of their leftist inclinations."
But he said the Hong Kong government was unlikely to take the initiative, given
the political sensitivity surrounding the riots. Mr Lee said the only body that
could conduct such an inquiry would be the Hong Kong government. That's because
of the large number of participants involved, and because the government has
kept documents and other information about the disturbances. He did not believe
the government would act, he said, citing the controversy sparked by the
awarding of the Grand Bauhinia Medal to Yeung Kwong in 2001. During the riots,
Mr Yeung was chairman of the Federation of Trade Unions and director of the All
Circles Anti-Persecution Struggle Committee.
Mr Choi said he was unhappy with Beijing's negative attitude towards the
disturbances. In early 1968, then-premier Zhou Enlai criticised ultra-leftists
in Beijing, and Xinhua's branch office in Hong Kong, for having "mistakenly
instigated" the riots. He ordered them to stop their agitation. Mr Choi said he
was told by a "very senior official" stationed in Hong Kong in 1967 that, while
Beijing and Britain hammered out the terms of the Joint Declaration in the early
1980s, they negotiated a secret understanding: it said Beijing would neither
raise the issue of "colonial oppression" nor attempt to settle old scores left
over from the riots. The deal was seen as a means to foster stability in
post-handover Hong Kong, and Beijing has since remained tight-lipped about it.
In an interview in Hangzhou in 2002, Zhang Junsheng , former deputy director of
Xinhua's Hong Kong branch, said the central government had seen no point in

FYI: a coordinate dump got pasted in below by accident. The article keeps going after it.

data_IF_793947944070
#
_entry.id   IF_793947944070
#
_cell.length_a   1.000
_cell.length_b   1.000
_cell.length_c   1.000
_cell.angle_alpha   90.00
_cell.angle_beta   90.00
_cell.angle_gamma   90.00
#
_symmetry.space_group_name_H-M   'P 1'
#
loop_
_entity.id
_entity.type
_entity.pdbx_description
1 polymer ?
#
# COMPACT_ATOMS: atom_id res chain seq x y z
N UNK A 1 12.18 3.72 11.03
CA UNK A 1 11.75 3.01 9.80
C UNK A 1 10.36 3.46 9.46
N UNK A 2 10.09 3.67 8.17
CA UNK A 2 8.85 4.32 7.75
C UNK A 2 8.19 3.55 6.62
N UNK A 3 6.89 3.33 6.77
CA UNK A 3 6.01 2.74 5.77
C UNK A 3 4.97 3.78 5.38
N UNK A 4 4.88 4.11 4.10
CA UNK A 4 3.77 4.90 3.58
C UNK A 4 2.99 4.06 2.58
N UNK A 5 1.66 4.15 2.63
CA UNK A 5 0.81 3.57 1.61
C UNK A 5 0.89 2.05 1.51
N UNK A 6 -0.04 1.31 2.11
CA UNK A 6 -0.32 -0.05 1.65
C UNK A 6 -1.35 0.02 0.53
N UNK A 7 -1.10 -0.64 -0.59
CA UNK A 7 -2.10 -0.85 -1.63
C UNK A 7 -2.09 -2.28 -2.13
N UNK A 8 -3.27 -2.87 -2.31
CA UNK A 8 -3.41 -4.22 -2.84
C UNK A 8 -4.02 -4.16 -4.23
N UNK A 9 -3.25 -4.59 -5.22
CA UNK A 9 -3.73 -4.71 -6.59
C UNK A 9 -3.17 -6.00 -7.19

bringing up the 1967 riots again, during the transitional riperiod in the run-up
to the 1997 handover of Hong Kong to mainland control. "The 1967 incident [is]
part of history, and attempts to settle old scores are not conducive to harmony
and unity in Hong Kong," he said.
How the violence unfolded
Demonstrators burn bamboo baskets
during the 1967 riots. Different school textbooks put different emphases on the
incident and teachers have to use their judgment.
It was supposed to be a normal day when
students of St Margaret's College in Wan Chai went to school to pay their
tuition fees for the new term. Yet July 26, 1967, turned out to be a fateful day
for Hannah Cheng Yin-fun, 15. She was not only a witness to what many regard as
the worst disturbance in Hong Kong but a victim of it. Ms Cheng recently
recalled hearing a huge explosion while she waited at a tram station in Whitty
Street, Sai Ying Pun, that day.
"I felt that many people around me were very scared and the situation was very
chaotic. My friend [who had just left her] then came back to fetch me. My socks
... were full of blood." Ms Cheng suffered injuries to her neck, feet and back,
but was released from hospital after two days, although her recovery took much
longer. She said of those responsible for the explosion: "No matter how
dissatisfied they were with society, they should not injure the innocent, and
use other people's lives as a bet [to achieve their goals]. If they wanted to
fight for their rights, they should make their demands to the government." She
felt that those who planted the bomb were "very brutal".
Forty years have passed, the wounds have healed, and few people mention the
incident any more. But despite the blood and the chaos, Ms Cheng said she did
not feel emotional about it. This doesn't mean memories of the bombing will
fade. "What happened at that time has left a deep impression ... I believe that
when I become older, I will still remember it because never in my life had I
seen such a chaotic situation, and I lost so much blood."
But Ms Cheng said the injuries she suffered and the frightening scene at the
time had not deterred her from taking part in pro-democracy marches in recent
years. "I don't think this kind of incident will happen again because society
has become more civilized," she said. Leung Yiu-wah has a different perception